I have found that in most cases it is relatively easy to key out a gall to species level, assuming you have collected a specimen. It is sometimes necessary to open up the gall to view the contents, but in many cases the external appearance of the gall will suffice. However, some mite galls are very tricky to identify (gall mite taxonomy appears to need further study) and oaks and willows both support a huge number of gall species, which can make identification rather taxing.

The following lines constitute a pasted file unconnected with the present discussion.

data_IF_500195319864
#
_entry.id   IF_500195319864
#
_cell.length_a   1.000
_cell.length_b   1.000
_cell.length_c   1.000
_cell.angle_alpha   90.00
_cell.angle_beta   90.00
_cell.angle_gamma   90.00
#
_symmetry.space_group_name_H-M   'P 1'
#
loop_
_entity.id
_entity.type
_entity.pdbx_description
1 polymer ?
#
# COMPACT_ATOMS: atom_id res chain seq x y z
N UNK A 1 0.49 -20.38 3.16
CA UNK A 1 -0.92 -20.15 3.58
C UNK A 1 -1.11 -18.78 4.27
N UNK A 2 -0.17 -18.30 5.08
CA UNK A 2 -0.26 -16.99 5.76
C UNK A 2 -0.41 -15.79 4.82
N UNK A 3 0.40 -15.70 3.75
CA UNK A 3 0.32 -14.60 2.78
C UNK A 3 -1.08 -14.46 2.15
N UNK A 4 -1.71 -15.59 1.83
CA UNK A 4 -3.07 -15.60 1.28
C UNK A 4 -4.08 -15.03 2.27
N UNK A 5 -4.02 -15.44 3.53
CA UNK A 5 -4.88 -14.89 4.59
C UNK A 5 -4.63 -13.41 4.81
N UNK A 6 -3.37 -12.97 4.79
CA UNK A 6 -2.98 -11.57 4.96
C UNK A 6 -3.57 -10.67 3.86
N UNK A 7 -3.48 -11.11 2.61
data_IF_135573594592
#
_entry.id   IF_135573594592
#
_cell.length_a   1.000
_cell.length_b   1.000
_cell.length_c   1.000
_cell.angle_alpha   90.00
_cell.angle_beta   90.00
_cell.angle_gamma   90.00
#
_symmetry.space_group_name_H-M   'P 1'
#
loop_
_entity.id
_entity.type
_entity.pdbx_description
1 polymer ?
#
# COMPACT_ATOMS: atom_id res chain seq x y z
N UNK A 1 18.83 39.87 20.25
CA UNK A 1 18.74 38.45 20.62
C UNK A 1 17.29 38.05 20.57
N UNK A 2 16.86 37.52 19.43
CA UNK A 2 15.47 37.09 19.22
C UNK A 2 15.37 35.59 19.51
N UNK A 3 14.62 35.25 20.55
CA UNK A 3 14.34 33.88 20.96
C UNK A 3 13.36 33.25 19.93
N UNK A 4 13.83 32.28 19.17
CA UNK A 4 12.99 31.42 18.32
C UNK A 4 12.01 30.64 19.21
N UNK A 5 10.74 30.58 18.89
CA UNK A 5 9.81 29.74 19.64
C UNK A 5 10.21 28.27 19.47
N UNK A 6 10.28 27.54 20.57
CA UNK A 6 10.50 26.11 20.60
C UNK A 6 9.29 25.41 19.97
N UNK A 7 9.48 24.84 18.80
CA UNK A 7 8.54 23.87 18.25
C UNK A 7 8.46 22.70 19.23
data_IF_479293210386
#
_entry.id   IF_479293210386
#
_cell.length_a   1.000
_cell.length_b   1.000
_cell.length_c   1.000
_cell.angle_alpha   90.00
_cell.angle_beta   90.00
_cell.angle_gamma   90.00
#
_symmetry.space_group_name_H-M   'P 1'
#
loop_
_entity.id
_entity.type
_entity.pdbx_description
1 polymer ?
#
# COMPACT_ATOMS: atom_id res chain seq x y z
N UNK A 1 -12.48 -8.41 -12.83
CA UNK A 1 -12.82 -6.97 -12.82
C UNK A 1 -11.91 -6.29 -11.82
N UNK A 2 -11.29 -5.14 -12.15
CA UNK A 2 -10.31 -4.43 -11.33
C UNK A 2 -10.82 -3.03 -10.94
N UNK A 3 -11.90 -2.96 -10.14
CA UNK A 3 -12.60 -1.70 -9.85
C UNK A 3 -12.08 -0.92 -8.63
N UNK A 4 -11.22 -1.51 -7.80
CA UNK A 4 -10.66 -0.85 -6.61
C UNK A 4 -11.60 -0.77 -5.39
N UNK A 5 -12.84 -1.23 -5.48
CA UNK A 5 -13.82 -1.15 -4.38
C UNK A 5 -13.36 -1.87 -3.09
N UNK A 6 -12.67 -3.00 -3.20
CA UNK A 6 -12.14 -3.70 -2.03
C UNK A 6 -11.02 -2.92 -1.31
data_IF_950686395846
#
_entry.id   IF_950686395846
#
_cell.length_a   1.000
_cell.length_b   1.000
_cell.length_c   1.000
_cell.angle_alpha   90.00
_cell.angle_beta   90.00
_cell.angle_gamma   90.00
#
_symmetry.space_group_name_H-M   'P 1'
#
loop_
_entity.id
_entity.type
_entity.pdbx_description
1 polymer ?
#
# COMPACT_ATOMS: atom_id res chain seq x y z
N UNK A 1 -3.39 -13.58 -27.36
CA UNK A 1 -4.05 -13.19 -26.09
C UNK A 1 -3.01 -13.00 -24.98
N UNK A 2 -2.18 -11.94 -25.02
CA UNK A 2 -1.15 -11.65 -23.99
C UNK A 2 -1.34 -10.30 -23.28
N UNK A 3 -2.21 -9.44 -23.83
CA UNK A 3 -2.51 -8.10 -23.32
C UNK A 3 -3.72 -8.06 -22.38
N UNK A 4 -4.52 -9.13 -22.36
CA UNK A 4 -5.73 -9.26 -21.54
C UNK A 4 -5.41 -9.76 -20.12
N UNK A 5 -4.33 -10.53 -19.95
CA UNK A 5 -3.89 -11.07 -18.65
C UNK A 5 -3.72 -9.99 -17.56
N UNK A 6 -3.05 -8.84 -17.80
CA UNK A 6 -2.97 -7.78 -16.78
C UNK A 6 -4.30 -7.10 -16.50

Looking at galls has also given me an introduction to the fascinating biology of gall-causers, some of which, like rust fungi and aphids, have alternating generations on different hosts at different times of year. I was surprised to learn that the wasp responsible for the familiar oak apple, Biorhiza pallida, also has a non-sexual (agamic) generation on the roots of oak trees.
|Oak apple gall|